First, I admit that I’m just wary about attributing essential human superiorities to historical artifact and practices.  Homer as a collection of aural songs is not inherently inferior to the scrolls within which they were originally collected, then finding their apotheosis in the book form.  We have come to think of the book as exhibiting and symbolizing superior forms of humanity, but it’s not clear that book form was triumphant in the west because of these attributes.  Indeed, traditional Jews and others clearly think the scroll remains the superior spiritual form even to this day.  Rather, the codex triumphed for a variety of complicated reasons.  Partly Christian Churches for ideological reasons apparently wanted to distinguish their own writings from the writings of the Jews.  There may have been some more substantive reasons as well, though that’s not entirely clear: Anthony Grafton points out that many of the Christian innovations with the codex seemed to focus on the desire to compare different kinds of texts side by side (an innovation, I will point out, for which the internet is in many ways easily superior).  The codex also triumphed not because it was spiritually and intellectually superior but because it was, frankly, more efficient, cheaper, and easier to disseminate than its scrolly ancestors.  One good example is from the poet Martial who explicitly ties the selling of his poetry in codex form to making them easily and efficiently accessible to the common person:  “Assign your book-boxes to the great, this copy of me one hand can grasp.”

The entire trend of book history has been toward this effort to make texts and what they contain more readily and easily available to more and more people.  From the early clay tablets to the mass market paperback that let you carry Plato in your hip pocket, the thrust of the book has been toward broader and broader dissemination, toward greater and greater ease of use, toward cheaper and cheaper accessibility.  The goal of writing, even when that writing was imprisoned in libraries that only the initiated could enter as in Umberto Eco’s The Name of the Rose, has been open access.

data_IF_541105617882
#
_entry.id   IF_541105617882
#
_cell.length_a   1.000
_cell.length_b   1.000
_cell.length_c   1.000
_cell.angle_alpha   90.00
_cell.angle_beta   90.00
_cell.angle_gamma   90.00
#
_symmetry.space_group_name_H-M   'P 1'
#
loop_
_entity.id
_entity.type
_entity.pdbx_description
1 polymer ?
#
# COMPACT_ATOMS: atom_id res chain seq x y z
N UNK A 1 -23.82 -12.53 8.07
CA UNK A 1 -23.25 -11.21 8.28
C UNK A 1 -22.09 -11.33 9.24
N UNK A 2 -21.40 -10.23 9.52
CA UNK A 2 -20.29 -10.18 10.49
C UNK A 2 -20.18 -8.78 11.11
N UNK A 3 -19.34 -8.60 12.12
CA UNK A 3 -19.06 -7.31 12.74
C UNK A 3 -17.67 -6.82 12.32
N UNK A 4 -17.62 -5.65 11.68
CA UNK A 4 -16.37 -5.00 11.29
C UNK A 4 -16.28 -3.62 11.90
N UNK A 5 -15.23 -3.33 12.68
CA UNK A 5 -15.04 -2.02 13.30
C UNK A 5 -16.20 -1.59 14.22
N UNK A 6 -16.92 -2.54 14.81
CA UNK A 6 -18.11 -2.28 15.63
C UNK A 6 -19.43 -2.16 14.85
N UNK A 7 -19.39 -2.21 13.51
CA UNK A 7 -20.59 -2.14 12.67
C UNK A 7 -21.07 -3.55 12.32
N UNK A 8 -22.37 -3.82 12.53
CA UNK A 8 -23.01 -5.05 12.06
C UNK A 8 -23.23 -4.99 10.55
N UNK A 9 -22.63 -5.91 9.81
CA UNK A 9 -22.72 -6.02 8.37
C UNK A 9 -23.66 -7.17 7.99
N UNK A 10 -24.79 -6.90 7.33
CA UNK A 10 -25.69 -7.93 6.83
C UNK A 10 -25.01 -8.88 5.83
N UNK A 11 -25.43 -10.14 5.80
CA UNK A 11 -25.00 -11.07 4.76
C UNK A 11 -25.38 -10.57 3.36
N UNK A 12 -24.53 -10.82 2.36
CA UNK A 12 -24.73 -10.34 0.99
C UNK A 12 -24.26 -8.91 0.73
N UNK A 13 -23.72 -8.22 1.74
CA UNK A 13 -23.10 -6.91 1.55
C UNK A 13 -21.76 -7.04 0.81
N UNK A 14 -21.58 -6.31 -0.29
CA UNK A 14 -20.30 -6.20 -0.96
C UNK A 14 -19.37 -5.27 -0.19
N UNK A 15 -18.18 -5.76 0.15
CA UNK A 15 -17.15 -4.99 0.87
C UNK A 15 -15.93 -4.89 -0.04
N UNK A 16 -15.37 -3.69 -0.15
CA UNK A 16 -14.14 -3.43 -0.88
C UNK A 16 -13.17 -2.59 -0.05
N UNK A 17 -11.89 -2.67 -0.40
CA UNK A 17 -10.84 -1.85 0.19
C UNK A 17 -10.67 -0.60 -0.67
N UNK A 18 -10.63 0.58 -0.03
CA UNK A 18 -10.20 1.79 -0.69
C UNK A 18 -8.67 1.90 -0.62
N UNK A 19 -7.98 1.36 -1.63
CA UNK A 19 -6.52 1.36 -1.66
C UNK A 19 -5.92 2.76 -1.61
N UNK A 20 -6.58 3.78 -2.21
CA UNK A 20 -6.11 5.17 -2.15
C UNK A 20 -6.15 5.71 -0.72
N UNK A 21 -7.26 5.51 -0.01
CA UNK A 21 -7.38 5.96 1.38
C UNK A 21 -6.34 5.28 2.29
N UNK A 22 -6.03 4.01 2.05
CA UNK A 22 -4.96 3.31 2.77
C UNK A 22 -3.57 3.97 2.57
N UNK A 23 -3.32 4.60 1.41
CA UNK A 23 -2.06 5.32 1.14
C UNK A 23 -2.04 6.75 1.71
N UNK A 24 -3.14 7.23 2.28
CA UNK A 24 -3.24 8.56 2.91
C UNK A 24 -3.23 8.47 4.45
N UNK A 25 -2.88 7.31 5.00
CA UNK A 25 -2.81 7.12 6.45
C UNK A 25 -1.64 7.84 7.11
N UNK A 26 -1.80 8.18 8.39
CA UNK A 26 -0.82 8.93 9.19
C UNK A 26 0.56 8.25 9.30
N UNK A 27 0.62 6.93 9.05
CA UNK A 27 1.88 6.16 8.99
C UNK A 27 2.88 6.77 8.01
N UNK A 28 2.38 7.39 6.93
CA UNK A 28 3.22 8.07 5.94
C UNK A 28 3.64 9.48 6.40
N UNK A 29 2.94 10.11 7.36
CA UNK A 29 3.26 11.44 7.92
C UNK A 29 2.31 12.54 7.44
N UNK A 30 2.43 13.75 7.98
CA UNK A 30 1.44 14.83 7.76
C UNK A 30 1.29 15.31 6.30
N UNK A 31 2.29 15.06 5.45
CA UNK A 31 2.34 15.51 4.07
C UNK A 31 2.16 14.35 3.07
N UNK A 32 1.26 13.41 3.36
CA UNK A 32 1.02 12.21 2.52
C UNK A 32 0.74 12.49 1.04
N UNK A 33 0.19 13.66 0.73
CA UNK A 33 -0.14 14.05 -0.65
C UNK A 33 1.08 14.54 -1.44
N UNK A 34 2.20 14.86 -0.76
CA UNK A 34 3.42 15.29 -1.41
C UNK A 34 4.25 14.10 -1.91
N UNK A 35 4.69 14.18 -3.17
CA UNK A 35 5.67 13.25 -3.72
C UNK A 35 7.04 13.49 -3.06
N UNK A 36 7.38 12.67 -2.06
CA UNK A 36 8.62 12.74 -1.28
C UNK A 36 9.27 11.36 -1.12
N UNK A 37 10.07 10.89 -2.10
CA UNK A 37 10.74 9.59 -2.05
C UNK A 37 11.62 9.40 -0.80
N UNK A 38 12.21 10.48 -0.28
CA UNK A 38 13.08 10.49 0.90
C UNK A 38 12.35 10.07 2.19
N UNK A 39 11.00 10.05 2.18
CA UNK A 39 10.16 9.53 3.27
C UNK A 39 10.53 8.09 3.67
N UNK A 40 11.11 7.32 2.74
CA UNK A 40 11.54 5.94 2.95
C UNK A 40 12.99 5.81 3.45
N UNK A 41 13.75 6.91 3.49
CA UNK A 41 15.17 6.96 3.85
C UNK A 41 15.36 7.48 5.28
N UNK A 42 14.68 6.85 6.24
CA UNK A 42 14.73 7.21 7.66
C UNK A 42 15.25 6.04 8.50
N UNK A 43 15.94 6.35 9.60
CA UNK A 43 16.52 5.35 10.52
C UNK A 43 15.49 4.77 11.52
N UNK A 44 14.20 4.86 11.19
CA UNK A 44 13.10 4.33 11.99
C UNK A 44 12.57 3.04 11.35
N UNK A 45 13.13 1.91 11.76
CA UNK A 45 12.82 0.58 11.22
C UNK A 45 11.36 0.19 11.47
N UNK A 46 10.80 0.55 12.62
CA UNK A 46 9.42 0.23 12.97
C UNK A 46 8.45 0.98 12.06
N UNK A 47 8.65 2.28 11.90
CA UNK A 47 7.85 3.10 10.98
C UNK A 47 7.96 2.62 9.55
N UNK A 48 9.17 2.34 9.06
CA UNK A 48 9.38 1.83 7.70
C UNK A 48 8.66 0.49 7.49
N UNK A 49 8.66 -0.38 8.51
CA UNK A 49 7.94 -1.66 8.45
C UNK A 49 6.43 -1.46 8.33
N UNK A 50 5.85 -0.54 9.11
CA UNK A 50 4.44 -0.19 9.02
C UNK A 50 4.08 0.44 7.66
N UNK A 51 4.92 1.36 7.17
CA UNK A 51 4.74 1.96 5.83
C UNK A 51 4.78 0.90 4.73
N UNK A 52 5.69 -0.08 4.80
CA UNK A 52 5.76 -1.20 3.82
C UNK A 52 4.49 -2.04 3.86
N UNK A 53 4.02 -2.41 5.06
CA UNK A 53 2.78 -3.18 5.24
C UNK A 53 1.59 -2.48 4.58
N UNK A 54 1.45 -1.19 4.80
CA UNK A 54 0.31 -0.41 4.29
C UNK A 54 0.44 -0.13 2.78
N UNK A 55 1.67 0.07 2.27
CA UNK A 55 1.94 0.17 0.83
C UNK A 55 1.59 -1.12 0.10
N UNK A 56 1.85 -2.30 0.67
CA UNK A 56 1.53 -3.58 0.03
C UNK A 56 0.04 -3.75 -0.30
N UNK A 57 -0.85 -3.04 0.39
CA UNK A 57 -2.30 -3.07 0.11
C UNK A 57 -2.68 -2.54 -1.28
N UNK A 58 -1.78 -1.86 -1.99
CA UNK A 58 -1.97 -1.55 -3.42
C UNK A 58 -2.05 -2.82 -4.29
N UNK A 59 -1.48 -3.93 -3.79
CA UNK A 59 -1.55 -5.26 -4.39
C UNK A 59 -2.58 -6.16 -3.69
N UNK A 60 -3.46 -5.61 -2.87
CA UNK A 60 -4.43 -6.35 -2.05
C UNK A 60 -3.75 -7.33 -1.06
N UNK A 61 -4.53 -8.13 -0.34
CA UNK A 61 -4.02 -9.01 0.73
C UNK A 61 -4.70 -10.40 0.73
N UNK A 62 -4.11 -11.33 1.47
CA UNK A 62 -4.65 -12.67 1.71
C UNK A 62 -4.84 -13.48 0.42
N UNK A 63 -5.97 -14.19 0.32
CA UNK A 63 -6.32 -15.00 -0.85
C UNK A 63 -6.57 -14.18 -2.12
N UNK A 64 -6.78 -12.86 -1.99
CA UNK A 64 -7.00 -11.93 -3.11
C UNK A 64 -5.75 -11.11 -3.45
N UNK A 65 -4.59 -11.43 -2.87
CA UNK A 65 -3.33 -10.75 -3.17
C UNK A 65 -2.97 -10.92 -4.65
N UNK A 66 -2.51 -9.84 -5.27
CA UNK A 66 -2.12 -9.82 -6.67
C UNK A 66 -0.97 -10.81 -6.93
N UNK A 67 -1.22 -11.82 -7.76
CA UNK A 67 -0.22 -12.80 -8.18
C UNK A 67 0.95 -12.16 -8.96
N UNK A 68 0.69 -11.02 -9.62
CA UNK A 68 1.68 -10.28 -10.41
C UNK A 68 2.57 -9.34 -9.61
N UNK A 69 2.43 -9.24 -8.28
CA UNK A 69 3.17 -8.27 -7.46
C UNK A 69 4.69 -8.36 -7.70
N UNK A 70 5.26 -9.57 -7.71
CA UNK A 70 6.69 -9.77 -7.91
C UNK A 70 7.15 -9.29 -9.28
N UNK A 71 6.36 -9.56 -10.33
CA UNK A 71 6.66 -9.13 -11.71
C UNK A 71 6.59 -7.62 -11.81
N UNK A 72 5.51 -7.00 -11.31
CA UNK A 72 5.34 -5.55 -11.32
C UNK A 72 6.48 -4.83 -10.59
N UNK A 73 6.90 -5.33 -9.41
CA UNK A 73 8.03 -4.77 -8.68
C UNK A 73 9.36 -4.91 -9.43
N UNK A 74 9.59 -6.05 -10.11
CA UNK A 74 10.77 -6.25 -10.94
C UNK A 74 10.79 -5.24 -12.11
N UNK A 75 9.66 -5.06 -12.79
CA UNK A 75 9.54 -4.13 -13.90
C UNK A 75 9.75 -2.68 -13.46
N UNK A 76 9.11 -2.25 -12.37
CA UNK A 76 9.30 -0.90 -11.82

The digitization that is occurring now comes to fulfill the book, not destroy it.

Secondarily, I guess I no longer believe fully in the spiritual or intellectual superiority of codex forms simply since it doesn’t comport with my experience.  As I do more and more of my reading of books with my various e-readers, I find that I have serious, contemplative, analytical, and synthetic engagements with all kinds of texts, from those hundreds of “pages” long and those not.  As I get used to the tools of various e-readers, theres almost nothing that can’t be accomplished in some way on an e-reader that is accomplished in traditional books.  Although I interact with texts differently now in a spatial sense, I am able to take fuller and more copious notes, I am able to mark texts more easily,  and if I can’t quite remember where something was in the book I can use a search engine to find not only a specific phrase or topic, but every single instance of that topic in the book.  Moreover, because every text represents an act of contemplation on and conversation with other texts, I can at the touch of a screen go and read for myself the interlocutors embedded within a book, just as those interested in Jonathan’s essay can touch my link above and decide for themselves whether I am reading him fairly.  Thus there are very obviously and seriously some ways in which e-readers are superior for serious analytical and interpretive readings of texts, or at least the equal to them.

All this having been said, I will say that there remains one way that I find the traditional paper book the clear superior to the e-book, and that has to do with my ability to make it mine.